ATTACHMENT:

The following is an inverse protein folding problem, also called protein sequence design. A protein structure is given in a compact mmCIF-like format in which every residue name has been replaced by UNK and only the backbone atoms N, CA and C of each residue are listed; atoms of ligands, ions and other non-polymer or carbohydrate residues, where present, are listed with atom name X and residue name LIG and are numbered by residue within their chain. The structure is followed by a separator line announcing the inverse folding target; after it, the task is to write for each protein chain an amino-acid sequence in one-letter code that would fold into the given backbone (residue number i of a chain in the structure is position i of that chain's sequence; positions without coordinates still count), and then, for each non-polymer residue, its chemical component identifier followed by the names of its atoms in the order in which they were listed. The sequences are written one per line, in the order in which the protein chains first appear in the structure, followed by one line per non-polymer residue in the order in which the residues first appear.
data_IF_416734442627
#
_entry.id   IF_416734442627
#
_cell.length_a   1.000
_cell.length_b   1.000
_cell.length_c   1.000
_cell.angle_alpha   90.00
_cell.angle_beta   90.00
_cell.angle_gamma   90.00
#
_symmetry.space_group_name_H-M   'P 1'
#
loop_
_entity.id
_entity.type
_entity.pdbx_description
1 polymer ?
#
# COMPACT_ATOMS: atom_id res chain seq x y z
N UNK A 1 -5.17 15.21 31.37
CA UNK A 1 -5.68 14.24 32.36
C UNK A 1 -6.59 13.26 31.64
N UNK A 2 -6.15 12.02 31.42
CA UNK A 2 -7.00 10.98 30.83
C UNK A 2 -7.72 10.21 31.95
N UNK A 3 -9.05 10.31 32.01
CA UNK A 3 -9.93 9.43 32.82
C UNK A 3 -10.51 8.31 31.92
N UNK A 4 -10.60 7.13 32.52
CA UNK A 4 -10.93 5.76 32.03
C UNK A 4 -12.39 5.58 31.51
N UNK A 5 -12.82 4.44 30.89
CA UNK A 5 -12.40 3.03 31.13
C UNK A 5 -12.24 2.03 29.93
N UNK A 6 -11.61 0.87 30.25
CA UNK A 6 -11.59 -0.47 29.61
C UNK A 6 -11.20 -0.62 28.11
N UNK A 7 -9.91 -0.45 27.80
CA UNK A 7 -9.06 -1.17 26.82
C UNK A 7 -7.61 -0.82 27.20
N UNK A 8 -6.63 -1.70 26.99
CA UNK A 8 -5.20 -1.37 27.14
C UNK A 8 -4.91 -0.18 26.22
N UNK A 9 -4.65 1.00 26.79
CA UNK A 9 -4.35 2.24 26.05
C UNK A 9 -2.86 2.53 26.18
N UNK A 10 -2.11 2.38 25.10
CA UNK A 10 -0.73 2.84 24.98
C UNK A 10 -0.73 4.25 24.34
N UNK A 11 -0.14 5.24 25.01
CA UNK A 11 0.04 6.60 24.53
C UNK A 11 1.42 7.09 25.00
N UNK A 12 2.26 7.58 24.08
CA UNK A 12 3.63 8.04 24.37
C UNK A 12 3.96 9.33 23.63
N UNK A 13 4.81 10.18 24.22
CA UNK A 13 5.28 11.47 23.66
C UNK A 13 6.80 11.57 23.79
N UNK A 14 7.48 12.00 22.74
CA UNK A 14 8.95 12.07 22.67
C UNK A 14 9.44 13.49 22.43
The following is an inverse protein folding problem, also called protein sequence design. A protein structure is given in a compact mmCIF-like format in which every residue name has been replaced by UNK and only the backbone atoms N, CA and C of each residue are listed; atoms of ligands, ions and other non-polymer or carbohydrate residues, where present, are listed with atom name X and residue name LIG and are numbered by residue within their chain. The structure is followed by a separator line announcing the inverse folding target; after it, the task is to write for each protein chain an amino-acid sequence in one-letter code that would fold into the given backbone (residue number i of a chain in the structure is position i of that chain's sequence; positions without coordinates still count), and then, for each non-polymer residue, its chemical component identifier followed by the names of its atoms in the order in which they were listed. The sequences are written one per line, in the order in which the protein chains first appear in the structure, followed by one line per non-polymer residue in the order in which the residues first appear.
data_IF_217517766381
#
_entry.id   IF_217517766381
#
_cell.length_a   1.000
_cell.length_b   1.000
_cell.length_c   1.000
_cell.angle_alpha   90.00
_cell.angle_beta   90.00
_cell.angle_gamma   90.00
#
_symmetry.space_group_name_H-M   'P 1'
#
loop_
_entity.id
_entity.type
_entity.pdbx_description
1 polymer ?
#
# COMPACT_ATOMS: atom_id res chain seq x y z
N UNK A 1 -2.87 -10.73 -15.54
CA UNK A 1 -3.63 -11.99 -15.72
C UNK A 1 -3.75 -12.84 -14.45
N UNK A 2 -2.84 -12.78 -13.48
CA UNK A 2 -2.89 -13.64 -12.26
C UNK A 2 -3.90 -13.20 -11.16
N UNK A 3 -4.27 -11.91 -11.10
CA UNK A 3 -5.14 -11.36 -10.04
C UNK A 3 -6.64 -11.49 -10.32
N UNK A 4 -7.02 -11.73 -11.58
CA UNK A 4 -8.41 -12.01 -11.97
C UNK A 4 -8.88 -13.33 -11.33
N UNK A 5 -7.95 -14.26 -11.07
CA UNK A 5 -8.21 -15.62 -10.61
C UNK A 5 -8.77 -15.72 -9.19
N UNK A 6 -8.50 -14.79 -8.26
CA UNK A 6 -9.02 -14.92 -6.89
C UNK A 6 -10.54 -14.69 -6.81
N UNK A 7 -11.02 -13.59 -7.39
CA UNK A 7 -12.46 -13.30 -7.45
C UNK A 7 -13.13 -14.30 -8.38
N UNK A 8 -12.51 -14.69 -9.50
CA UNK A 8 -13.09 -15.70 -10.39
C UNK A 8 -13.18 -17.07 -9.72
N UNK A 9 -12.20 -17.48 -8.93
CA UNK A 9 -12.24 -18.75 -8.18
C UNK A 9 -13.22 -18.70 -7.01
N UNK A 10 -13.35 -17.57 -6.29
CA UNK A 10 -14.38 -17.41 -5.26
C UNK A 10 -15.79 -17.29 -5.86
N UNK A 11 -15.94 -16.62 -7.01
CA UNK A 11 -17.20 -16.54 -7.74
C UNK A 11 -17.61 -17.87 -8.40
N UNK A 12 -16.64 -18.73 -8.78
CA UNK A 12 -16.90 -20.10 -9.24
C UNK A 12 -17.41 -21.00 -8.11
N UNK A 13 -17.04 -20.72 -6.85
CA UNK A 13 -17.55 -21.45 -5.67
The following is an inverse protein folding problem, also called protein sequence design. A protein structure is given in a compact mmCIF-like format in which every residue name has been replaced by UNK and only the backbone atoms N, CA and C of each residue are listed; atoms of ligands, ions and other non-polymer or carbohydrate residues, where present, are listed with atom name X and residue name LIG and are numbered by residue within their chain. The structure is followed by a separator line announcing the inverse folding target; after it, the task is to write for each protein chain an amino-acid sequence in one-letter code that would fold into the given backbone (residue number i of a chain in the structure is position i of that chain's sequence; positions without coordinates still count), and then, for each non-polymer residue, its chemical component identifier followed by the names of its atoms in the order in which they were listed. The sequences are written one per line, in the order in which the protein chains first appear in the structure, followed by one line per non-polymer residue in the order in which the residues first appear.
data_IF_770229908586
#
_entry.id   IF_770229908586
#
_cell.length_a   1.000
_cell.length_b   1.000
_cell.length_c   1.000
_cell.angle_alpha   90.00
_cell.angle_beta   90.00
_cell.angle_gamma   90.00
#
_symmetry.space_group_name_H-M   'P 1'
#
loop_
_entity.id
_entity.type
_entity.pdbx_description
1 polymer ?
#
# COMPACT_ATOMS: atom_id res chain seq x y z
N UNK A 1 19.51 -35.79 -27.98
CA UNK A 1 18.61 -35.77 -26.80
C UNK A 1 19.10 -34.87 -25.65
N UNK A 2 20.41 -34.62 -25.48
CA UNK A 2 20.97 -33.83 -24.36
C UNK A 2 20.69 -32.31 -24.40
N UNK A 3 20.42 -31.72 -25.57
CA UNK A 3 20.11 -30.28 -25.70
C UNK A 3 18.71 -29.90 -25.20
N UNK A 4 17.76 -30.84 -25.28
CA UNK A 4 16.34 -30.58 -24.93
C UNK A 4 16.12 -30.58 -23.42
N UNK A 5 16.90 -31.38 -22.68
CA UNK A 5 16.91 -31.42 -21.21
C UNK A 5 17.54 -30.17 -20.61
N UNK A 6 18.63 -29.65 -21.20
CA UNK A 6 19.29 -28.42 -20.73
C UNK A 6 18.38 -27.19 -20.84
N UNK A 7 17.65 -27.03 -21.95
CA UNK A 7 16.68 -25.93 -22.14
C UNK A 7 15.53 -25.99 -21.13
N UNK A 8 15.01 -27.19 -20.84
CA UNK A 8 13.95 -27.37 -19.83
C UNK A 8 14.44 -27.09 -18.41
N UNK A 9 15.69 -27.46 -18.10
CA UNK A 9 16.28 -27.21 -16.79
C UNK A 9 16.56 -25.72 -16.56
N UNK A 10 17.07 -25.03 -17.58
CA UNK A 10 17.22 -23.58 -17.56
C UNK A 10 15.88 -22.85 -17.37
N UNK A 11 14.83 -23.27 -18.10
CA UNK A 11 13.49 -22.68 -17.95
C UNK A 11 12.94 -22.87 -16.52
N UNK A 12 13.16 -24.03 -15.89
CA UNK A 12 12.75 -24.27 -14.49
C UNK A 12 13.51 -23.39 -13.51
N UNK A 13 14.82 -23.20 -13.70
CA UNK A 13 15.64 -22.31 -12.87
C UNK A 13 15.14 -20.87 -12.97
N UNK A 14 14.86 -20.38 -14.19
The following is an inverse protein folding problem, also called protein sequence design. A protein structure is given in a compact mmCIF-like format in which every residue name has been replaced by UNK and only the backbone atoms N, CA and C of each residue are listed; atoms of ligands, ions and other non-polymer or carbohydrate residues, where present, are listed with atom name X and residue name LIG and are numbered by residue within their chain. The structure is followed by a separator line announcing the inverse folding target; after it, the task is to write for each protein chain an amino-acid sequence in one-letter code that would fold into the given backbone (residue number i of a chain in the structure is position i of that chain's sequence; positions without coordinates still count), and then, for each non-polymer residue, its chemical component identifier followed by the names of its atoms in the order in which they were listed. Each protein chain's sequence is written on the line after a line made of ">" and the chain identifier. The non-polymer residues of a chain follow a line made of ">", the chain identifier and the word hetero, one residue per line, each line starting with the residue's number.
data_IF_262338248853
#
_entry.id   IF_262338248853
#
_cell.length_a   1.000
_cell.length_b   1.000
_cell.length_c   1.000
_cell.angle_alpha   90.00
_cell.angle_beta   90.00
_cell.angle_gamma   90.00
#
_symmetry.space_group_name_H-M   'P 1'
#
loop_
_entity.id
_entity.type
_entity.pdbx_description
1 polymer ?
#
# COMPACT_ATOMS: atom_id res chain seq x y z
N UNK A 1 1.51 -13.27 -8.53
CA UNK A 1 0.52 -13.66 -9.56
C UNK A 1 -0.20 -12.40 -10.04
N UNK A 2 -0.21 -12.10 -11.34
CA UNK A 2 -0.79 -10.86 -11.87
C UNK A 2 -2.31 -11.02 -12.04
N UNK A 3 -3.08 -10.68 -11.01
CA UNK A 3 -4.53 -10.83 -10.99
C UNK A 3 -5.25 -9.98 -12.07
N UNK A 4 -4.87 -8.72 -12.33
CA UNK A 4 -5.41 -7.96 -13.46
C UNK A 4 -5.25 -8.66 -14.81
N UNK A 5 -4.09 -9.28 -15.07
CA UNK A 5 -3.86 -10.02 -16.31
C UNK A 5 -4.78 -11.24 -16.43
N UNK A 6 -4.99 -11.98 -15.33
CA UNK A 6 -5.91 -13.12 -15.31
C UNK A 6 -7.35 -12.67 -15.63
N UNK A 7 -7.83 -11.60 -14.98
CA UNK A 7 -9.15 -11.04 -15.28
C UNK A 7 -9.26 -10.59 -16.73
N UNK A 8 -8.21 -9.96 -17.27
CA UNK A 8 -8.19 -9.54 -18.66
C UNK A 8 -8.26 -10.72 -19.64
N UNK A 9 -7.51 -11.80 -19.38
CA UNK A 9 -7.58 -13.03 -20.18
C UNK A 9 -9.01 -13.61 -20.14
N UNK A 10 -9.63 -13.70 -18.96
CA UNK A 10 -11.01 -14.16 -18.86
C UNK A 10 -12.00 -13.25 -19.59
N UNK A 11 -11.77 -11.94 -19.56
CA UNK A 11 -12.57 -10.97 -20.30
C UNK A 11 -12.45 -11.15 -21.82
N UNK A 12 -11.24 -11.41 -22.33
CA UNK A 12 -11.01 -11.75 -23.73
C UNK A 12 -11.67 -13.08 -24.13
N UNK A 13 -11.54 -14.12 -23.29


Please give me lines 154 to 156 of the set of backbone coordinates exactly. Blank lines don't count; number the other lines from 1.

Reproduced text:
CA UNK A 4 16.34 -30.58 -24.93
C UNK A 4 16.12 -30.58 -23.42
N UNK A 5 16.90 -31.38 -22.68